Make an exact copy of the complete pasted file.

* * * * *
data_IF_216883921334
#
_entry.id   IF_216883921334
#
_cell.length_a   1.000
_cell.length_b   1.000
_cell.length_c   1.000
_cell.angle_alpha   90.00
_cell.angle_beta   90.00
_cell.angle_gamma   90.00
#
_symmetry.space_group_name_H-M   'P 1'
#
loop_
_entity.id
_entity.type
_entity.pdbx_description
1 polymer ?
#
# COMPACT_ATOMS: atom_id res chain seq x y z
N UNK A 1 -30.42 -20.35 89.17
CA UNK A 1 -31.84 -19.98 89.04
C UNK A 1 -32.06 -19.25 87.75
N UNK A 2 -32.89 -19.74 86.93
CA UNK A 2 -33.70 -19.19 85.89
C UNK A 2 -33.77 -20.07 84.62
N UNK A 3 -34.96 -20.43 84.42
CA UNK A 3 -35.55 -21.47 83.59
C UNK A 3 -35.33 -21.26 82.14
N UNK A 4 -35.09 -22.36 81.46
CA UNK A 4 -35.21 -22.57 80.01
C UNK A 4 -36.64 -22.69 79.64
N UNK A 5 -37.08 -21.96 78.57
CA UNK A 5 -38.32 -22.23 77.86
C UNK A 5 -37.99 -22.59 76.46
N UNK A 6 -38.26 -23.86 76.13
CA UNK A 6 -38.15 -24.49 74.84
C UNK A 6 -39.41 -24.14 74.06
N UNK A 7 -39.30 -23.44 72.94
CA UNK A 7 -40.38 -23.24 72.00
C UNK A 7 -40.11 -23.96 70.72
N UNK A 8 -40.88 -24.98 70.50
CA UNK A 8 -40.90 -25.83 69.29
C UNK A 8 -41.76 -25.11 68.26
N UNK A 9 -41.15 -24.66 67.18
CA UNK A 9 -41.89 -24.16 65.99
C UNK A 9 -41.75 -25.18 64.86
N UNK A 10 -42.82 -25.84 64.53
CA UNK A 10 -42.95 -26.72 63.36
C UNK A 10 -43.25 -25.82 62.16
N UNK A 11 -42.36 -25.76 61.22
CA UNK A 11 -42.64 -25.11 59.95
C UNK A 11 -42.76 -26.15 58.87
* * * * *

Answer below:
data_IF_216883921334
#
_entry.id   IF_216883921334
#
_cell.length_a   1.000
_cell.length_b   1.000
_cell.length_c   1.000
_cell.angle_alpha   90.00
_cell.angle_beta   90.00
_cell.angle_gamma   90.00
#
_symmetry.space_group_name_H-M   'P 1'
#
loop_
_entity.id
_entity.type
_entity.pdbx_description
1 polymer ?
#
# COMPACT_ATOMS: atom_id res chain seq x y z
N UNK A 1 -30.42 -20.35 89.17
CA UNK A 1 -31.84 -19.98 89.04
C UNK A 1 -32.06 -19.25 87.75
N UNK A 2 -32.89 -19.74 86.93
CA UNK A 2 -33.70 -19.19 85.89
C UNK A 2 -33.77 -20.07 84.62
N UNK A 3 -34.96 -20.43 84.42
CA UNK A 3 -35.55 -21.47 83.59
C UNK A 3 -35.33 -21.26 82.14
N UNK A 4 -35.09 -22.36 81.46
CA UNK A 4 -35.21 -22.57 80.01
C UNK A 4 -36.64 -22.69 79.64
N UNK A 5 -37.08 -21.96 78.57
CA UNK A 5 -38.32 -22.23 77.86
C UNK A 5 -37.99 -22.59 76.46
N UNK A 6 -38.26 -23.86 76.13
CA UNK A 6 -38.15 -24.49 74.84
C UNK A 6 -39.41 -24.14 74.06
N UNK A 7 -39.30 -23.44 72.94
CA UNK A 7 -40.38 -23.24 72.00
C UNK A 7 -40.11 -23.96 70.72
N UNK A 8 -40.88 -24.98 70.50
CA UNK A 8 -40.90 -25.83 69.29
C UNK A 8 -41.76 -25.11 68.26
N UNK A 9 -41.15 -24.66 67.18
CA UNK A 9 -41.89 -24.16 65.99
C UNK A 9 -41.75 -25.18 64.86
N UNK A 10 -42.82 -25.84 64.53
CA UNK A 10 -42.95 -26.72 63.36
C UNK A 10 -43.25 -25.82 62.16
N UNK A 11 -42.36 -25.76 61.22
CA UNK A 11 -42.64 -25.11 59.95
C UNK A 11 -42.76 -26.15 58.87